To develop custom components for Feathers, one should understand the basics of the Feathers component lifecycle. A component goes through a number of distinct stages between when it is created and when it is destroyed.
The component instance is created with the
new keyword. It has not yet been added to the display list. Properties may be changed, and the new values will be saved, but the component will not automatically react to those changes until after it has been added to the display list. This ensures that the Feathers component doesn't run its drawing code too often.
The component is added to the display list and its
initialize() function is called.
FeathersEventType.INITIALIZE will be dispatched after
Apply theme styles
If the component has a style provider from a theme, the theme's styles will be applied to the component immediately after
FeathersEventType.INITIALIZE is dispatched.
The component will validate for the first time, doing a complete redraw as if every single property has been invalidated (see Invalidation below). After the first validation
FeathersEventType.CREATION_COMPLETE will be dispatched.
When a component validates, its
draw() function is called. The component should handle any changes that have been made to its properties inside
draw(). Then, if the component's dimensions have not been specified manually, it should automatically calculate ideal width and height values (along with minimum values). These calculated values should be passed to
saveMeasurements() where the final dimensions used for layout are calculated. Finally, the component should position and resize its children, as needed.
Read Anatomy of a Feathers Component for more detailed information about the various "width" and "height" properties and variables that are available on a Feathers component.
A Feathers component is a Starling display object, so it has a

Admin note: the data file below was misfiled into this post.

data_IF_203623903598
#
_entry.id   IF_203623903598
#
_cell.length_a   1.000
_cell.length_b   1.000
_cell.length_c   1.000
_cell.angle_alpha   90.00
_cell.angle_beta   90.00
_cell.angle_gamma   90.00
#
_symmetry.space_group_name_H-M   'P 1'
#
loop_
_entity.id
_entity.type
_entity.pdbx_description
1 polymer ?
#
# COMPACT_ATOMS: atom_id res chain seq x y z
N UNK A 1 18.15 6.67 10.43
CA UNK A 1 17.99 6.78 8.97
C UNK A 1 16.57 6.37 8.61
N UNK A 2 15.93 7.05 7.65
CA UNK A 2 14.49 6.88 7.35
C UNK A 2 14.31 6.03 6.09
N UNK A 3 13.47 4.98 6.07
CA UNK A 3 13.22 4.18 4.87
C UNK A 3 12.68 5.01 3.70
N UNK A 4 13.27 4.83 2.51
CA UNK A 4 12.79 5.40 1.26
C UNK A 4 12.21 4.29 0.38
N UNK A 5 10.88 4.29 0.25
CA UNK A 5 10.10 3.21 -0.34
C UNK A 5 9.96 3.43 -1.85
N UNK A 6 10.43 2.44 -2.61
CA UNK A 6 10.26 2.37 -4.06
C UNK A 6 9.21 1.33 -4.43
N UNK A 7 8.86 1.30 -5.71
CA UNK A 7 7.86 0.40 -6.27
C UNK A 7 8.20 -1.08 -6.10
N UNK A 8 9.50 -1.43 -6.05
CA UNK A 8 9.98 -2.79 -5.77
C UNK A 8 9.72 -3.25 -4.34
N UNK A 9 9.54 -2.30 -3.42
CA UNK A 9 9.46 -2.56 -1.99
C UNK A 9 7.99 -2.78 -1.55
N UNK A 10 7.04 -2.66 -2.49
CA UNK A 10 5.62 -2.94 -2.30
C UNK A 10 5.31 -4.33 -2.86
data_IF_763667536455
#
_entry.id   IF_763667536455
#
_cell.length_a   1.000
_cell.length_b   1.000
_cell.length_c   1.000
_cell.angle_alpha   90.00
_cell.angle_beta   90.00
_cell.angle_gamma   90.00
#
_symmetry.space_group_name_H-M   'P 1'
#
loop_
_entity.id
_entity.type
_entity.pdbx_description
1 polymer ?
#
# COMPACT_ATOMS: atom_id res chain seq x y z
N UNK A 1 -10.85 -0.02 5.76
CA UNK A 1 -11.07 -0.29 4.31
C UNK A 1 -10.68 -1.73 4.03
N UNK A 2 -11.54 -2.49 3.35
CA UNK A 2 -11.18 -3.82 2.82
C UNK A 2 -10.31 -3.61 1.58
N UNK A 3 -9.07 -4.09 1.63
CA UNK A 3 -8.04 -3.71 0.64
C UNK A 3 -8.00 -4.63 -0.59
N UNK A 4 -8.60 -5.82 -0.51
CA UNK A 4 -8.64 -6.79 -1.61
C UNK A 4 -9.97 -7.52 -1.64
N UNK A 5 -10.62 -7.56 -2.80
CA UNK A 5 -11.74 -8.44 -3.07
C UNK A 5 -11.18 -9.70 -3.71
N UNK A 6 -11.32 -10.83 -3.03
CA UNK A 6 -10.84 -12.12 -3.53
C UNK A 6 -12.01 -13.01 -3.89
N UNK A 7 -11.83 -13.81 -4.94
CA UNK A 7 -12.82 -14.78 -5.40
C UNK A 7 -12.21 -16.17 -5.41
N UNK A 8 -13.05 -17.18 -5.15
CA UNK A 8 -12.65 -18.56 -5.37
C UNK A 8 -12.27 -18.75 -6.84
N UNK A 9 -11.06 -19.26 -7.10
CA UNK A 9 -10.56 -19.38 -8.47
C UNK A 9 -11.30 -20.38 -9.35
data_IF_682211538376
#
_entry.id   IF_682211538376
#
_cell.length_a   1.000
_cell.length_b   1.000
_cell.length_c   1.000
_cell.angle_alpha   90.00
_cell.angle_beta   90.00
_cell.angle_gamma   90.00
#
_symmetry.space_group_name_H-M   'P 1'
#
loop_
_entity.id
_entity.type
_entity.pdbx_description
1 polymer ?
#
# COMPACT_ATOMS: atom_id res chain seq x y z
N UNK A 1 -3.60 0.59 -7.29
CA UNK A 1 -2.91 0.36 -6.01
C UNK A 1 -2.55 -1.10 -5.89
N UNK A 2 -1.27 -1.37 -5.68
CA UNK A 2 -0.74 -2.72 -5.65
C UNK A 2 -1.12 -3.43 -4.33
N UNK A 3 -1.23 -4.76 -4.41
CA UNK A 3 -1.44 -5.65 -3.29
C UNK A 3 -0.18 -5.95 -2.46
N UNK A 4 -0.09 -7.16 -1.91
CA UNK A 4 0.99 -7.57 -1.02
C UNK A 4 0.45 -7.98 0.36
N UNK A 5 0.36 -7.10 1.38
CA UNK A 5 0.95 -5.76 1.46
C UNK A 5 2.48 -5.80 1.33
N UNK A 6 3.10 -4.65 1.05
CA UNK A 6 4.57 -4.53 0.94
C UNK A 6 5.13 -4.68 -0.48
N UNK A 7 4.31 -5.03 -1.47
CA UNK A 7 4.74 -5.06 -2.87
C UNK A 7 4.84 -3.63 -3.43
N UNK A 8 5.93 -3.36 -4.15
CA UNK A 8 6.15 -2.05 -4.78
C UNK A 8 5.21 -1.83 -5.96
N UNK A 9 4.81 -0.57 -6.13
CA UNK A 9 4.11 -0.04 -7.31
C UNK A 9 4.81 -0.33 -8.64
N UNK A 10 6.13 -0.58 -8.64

render() function that is automatically called by Starling every frame. Feathers components typically don't override Starling's
Component will always be validated before
render() is called.
Any time a property changes, the component should call
invalidate() while passing in a flag (or multiple flags) to specify the type of invalidation. Examples of invalidation types include size, layout, and selection. Each component may have its own internal categorization of properties as invalidation flags, but a number of useful generic flags are defined on
protected constants. How these flags are used is not enforced in any way. Feel free call
invalidate() without flags and use private
Boolean variables to track state, if you prefer.
After being invalidated, the component will wait to validate in case other properties need to be changed. Before Starling asks the component to render again, it will validate to ensure that all changes have been committed.
The process of 1) invalidation, 2) validation, 3) rendering will repeat indefinitely until the component is removed from the display list. It will start again if the component is removed and re-added.
The component is removed from the display list. Unless it is added to the display list again, it will no longer validate automatically. Property changes will be saved, but not committed. To force the component to validate after property changes while it is not on the stage, call
Like all Starling display objects, Feathers components have a
dispose() function that may be used to do things like remove external event listeners and dispose children or textures.
Once a Feathers component is disposed, it cannot be validated again. A disposed component should never be added to the display list. It may result in runtime errors or undefined behavior. Most disposed components will be completely unresponsive to user interaction.
After all references to the component have been removed, it becomes eligible for garbage collection to be handled by the runtime. The component's life has completed.